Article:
Vaccinations in Singapore will be voluntary and priority will be given to those at greatest risk, such as frontline and healthcare workers, as well as the elderly and the vulnerable, Mr Lee had said.

Thereafter, an Expert Committee on COVID-19 Vaccination has proposed to progressively vaccinate the rest of the population and to cover everyone who wants a vaccination by the end of 2021. Vaccinations will be free for all Singaporeans as well as long-term residents currently in Singapore.

Singapore's first shipment of COVID-19 vaccines is unloaded at Changi Airport on Dec 21, 2020. (Photo: Try Sutrisno Foo)

Mr Lee has said that he and his Cabinet colleagues will be getting themselves vaccinated early to show everyone that they believe the vaccines are safe. For the Pfizer-BioNTech vaccine, two doses are required, to be administered 21 days apart.

Singapore has also signed advance purchase agreements for other promising vaccine candidates, including those developed by Moderna and Sinovac.

The vaccine that arrived on Monday, developed by US pharmaceutical giant Pfizer and German firm BioNTech, has an efficacy rate of 95 per cent. However, pregnant women, people with compromised immune systems and those under the age of 16 should not receive the vaccine as the safety and efficacy data on these groups are not available yet.

In addition, the Health Sciences Authority (HSA) has said that people with a history of anaphylaxis or the rapid onset of severe allergic reactions should not receive the Pfizer-BioNTech vaccine as a precautionary measure. This is similar to advisories issued in Britain and the US.

The safety profile of the vaccine is “generally consistent” with other registered vaccines, according to HSA. Some people may experience side effects such as pain, redness, swelling at the injection site, as well as fatigue, headache and muscle ache after vaccination.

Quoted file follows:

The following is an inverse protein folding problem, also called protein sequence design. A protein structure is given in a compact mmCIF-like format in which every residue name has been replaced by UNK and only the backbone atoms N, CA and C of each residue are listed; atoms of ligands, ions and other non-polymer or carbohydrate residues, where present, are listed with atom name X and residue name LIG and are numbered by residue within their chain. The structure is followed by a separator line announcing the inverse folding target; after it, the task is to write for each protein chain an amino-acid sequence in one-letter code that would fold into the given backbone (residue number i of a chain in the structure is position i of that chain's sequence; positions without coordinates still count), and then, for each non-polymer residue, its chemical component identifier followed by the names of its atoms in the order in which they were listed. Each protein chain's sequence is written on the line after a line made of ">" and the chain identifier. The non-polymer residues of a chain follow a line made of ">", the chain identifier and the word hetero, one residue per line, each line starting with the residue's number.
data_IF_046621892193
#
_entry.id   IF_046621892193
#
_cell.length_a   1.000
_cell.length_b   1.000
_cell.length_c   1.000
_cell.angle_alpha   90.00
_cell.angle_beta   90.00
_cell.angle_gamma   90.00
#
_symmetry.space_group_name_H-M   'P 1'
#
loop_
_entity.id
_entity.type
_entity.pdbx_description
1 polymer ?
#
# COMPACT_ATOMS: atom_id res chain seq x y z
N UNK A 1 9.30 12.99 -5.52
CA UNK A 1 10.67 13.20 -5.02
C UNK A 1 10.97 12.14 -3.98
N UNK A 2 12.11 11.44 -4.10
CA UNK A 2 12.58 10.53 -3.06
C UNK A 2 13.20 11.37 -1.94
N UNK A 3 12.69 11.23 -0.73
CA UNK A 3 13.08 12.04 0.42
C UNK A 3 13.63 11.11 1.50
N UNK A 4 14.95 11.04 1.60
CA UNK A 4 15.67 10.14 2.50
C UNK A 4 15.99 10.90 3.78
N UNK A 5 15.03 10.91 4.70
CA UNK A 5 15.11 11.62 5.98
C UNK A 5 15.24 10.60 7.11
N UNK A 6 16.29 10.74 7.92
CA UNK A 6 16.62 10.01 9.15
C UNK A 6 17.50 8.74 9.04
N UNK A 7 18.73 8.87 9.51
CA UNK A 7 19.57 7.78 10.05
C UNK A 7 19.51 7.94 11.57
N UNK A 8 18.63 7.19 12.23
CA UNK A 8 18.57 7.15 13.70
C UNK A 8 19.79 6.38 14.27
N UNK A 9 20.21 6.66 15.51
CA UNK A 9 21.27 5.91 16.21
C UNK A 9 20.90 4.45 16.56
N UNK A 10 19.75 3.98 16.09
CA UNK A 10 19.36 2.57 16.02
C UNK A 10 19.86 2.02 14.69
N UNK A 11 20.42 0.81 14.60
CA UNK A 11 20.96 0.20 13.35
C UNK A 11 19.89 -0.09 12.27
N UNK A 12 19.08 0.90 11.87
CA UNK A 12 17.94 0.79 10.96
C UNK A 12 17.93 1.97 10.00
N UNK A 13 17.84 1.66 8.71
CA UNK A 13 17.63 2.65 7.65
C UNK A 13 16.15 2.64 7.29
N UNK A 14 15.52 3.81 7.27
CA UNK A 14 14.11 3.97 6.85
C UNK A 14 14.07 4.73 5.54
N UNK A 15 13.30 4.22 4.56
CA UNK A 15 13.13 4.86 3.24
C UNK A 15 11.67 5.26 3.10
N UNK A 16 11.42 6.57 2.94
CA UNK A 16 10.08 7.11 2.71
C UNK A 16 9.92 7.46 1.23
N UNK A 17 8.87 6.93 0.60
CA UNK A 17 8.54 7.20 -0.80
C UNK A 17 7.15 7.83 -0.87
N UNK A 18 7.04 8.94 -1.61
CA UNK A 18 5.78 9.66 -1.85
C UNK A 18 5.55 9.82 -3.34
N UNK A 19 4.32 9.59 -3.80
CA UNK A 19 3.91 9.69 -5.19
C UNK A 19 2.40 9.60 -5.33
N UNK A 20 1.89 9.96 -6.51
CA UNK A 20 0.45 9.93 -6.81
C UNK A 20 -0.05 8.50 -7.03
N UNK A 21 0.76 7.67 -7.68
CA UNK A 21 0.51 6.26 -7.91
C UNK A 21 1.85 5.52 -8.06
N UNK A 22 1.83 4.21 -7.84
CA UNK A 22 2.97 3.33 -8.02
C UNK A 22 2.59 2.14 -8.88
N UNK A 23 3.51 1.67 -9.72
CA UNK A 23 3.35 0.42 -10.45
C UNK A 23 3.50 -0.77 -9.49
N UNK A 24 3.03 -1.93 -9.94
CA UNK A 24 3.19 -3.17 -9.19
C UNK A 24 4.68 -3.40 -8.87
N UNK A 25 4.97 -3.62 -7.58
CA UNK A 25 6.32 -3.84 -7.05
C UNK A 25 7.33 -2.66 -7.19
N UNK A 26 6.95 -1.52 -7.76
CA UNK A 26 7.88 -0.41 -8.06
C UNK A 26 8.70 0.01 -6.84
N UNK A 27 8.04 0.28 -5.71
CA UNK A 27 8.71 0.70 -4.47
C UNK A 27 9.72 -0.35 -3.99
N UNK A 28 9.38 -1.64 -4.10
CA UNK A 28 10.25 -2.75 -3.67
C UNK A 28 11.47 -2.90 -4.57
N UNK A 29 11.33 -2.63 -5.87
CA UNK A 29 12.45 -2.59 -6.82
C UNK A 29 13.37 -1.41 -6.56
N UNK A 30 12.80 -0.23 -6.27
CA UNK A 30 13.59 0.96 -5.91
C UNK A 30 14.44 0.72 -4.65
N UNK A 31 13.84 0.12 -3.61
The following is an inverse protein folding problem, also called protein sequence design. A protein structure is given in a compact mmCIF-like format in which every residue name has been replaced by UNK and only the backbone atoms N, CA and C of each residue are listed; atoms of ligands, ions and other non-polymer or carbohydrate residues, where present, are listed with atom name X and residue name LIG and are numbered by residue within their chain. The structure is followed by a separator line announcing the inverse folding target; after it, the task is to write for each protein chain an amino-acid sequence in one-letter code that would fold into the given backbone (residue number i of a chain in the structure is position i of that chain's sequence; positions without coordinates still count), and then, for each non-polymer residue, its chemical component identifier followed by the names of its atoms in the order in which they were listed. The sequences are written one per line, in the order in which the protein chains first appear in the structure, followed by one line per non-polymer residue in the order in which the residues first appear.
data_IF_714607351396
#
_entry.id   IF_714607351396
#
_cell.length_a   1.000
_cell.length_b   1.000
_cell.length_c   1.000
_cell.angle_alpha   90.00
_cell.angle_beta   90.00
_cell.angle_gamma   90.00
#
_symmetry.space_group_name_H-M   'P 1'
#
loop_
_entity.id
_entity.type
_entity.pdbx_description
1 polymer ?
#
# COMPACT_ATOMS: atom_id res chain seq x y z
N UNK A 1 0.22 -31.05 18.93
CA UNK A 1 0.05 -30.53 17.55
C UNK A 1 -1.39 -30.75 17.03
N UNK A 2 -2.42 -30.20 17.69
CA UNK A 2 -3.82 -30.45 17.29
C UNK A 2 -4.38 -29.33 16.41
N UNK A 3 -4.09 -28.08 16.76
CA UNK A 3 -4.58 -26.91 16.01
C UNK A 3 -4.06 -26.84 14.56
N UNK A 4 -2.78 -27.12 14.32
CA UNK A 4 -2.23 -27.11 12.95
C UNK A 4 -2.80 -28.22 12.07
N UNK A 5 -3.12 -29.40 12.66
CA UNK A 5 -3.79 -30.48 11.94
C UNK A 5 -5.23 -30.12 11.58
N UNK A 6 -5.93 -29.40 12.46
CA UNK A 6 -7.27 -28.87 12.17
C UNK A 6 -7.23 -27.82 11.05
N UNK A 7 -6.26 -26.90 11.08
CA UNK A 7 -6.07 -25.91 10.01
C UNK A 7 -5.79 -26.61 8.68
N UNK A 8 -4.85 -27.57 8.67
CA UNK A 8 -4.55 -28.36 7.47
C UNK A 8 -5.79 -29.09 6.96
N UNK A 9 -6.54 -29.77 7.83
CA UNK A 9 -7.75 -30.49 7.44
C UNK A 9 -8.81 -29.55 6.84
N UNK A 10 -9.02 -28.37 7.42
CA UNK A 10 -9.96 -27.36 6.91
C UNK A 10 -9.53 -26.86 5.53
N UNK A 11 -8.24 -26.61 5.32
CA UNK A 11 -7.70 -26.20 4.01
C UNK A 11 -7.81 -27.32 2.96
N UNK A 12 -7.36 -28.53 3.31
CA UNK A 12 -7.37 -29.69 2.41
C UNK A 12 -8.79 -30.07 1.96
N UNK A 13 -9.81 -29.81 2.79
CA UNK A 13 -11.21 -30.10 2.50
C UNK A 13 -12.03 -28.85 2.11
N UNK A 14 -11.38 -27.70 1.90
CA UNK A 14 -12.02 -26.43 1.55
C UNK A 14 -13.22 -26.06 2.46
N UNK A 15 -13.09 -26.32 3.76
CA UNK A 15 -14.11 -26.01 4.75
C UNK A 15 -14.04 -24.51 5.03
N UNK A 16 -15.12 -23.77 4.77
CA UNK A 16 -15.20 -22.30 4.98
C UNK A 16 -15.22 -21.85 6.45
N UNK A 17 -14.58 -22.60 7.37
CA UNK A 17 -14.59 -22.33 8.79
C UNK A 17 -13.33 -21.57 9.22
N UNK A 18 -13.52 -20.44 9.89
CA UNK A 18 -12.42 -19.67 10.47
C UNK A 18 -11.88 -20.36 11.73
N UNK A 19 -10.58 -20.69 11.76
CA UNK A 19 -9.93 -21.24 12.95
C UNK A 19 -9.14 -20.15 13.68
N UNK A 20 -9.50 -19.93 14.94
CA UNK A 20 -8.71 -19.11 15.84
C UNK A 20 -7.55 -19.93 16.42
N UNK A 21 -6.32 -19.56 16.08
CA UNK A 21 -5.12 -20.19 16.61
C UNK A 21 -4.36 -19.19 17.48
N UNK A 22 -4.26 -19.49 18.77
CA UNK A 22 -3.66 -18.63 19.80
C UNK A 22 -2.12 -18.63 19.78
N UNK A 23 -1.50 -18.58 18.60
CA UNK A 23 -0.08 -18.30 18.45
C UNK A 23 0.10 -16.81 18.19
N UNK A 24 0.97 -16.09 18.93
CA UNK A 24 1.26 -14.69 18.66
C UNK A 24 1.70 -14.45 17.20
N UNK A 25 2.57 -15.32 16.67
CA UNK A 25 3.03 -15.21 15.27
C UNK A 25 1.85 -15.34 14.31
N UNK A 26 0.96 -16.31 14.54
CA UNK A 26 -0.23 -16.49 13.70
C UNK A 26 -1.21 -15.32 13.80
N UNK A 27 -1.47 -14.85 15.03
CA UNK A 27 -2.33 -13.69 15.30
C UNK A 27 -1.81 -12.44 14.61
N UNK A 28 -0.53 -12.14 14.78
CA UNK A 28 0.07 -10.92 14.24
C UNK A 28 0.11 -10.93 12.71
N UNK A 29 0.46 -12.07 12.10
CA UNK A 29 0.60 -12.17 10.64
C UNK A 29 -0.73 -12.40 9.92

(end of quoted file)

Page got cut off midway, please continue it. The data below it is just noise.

Singapore's first shipment of COVID-19 vaccines is unloaded at Changi Airport on Dec 21, 2020. (Photo: Try Sutrisno Foo)

While not everyone will experience these side effects, they are "common and expected" as part of the body’s natural response to build immunity against COVID-19, said HSA.

The Pfizer-BioNTech vaccine, which uses mRNA (messenger ribonucleic acid) technology, needs to be kept at minus 70 degrees Celsius, which presents some logistical challenges.

The new technology uses genetic material in the form of mRNA to teach our cells to make “spike proteins” that trigger an immune response. In contrast, traditional vaccines put a weakened or inactivated germ into our bodies.

The number of new COVID-19 cases in Singapore has declined significantly since reaching highs in April largely due to widespread transmission in the migrant worker community.

READ: Pfizer-BioNTech, Moderna and Sinovac: A look at three key COVID-19 vaccines ​​​​​​​

Ten new COVID-19 cases were reported in Singapore on Monday, nine of which were imported, according to the Ministry of Health’s daily update.

Mr Chin Yau Seng, SIA’s senior vice-president of cargo said: “The delivery of this first batch of COVID-19 vaccines to Singapore is an important milestone in the fight against COVID-19, and we are honoured to be able to play a part in this.

“It also served to demonstrate the Singapore readiness for the very important job of transporting and distributing COVID-19 vaccines internationally.”

SIA said it had conducted a successful shipment trial on Dec 19 on the same freighter flight route using thermal shippers, which are also known as cool boxes. The internal temperature of each box was actively tracked throughout the delivery.

DHL Global Forwarding arranged for the collection of the vaccines from the manufacturing site in Puurs, Belgium and will deliver the vaccines to an undisclosed location in Singapore. The logistics firm will also handle the return of the thermal shipper boxes that the vaccines came in to Europe.

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Source: CNA/lk(hs)